Ford Motor Credit recently increased the capacity of FCAR, its asset-backed commercial paper conduit, to $10 billion from $1.5 billion.
Meanwhile, General Electiric Capital Corp. increased the capacity of Edison Asset Securitization, already the largest ABCP conduit out there, to more than $30 billion.
As has been the story since last fall, credits like Ford are more often turning to the secured debt markets for financing, often able to get better pricing through securitization. Ford's long term credit rating has been nicked by all three rating agencies to A2/A/A+ (M/S/F).
What's interesting is that Ford's corporate CP rating is still A1/P1/F1, the highest short-term debt rating awarded by all three agencies. That Ford would expand its ABCP capacity to such an extent indicates what one source dubbed a "defensive posture."
Further, the source also noted the increase in capacity probably suggests that Ford is getting comparable, if not better pricing in the ABCP market than in the unsecured CP market, despite its CP rating.
"What's going on in the industry is that companies may have a diminished capacity to place their own CP," said Sam Pilcer, of Moody's Investors Service. "What we're seeing is a lot of these credits that used to be able to issue their own CP, are basically either out of the business or have much less liquidity in the market."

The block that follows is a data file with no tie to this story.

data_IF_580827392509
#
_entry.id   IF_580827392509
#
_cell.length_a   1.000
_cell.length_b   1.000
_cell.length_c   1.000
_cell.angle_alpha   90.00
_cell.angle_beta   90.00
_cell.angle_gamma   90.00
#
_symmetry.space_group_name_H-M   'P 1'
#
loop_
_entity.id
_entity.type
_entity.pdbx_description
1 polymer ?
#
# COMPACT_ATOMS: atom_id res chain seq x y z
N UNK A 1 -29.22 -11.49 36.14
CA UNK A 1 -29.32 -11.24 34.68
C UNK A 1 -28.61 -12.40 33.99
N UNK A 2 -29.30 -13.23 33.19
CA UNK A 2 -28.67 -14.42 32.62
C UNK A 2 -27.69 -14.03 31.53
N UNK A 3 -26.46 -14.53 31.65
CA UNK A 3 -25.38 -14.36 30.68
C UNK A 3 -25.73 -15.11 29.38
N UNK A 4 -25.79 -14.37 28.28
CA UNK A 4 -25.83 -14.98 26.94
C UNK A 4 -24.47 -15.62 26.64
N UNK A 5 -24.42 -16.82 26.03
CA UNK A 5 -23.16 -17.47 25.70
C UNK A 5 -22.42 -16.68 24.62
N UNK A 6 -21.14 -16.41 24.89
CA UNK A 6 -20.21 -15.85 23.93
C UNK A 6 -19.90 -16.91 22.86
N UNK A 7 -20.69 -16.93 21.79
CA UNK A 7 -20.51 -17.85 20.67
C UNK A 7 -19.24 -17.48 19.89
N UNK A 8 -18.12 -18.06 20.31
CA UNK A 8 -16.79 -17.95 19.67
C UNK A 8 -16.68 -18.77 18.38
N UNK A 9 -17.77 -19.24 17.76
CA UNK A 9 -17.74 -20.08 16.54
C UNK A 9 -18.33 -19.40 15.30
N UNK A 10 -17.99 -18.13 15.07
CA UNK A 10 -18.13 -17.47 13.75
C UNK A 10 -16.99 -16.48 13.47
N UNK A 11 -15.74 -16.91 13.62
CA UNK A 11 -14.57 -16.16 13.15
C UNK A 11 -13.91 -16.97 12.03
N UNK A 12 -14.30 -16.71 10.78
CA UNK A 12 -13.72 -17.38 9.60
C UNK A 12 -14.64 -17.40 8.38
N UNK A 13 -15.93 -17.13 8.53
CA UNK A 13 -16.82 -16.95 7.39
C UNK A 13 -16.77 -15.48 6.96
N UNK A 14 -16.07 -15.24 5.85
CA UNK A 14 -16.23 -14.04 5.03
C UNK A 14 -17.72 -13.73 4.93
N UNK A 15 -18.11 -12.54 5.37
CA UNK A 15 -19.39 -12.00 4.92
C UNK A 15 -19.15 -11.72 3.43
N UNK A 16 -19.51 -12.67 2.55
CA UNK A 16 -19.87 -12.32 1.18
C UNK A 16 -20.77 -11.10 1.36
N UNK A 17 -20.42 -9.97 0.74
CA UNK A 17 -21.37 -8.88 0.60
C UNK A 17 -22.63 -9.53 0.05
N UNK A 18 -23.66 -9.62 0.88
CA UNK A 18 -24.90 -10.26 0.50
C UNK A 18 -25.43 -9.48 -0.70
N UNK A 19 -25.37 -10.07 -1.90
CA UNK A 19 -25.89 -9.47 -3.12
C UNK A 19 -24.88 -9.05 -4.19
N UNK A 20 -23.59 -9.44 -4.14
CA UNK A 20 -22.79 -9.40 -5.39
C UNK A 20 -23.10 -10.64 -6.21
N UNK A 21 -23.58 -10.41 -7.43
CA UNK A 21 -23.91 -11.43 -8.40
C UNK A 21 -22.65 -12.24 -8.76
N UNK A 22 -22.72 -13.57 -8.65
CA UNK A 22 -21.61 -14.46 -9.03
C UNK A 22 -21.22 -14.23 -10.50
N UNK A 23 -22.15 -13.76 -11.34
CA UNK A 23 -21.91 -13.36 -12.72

On the term side, the asset-backed component to Ford's medium- and long-term debt has risen to the mid-30% for the last two years, up from 18.9% in 1999, according to Thomson Financial. In the fourth quarter of last year, the company issued more than $5 billion in ABS, and no corporate debt.
For the whole 2000, Ford issued $15 billion in ABS, more than twice the volume of any previous year. So far in 2001, Ford has issued $6.7 billion in ABS.
From those corporations that have actually lost their commercial paper tier-one ratings, the ABCP market will continue to benefit in volume numbers.
In the Moody's universe, P1' issuers like AT&T, Corning, and Honeywell have all been placed on review, while DaimlerChrysler, Motorola, and Lucent Technologies were downgraded.
Currently, the Federal Reserve Bank's numbers are showing ABCP at about 45% of the entire CP market.
Further, more money market investors are moving into the ACBP market, because supply on the corporate side is so thin, which is driving in ACBP spreads. This might explain why an issuer like Ford, with its tier-one rating, might be finding the ACBP market a better deal.
The real spread killers for the CP market, however, have been concerns like the Pacific Gas & Electric, Mercury Finance, and Armstrong World, that went from investment-grade (in some cases, top tier) to default in a matter of weeks.
"The hiccups and notable events in the corporate market have not been duplicated in the ABCP market," Moody's Pilcer said. "It improves liquidity and pricing in the ABCP market."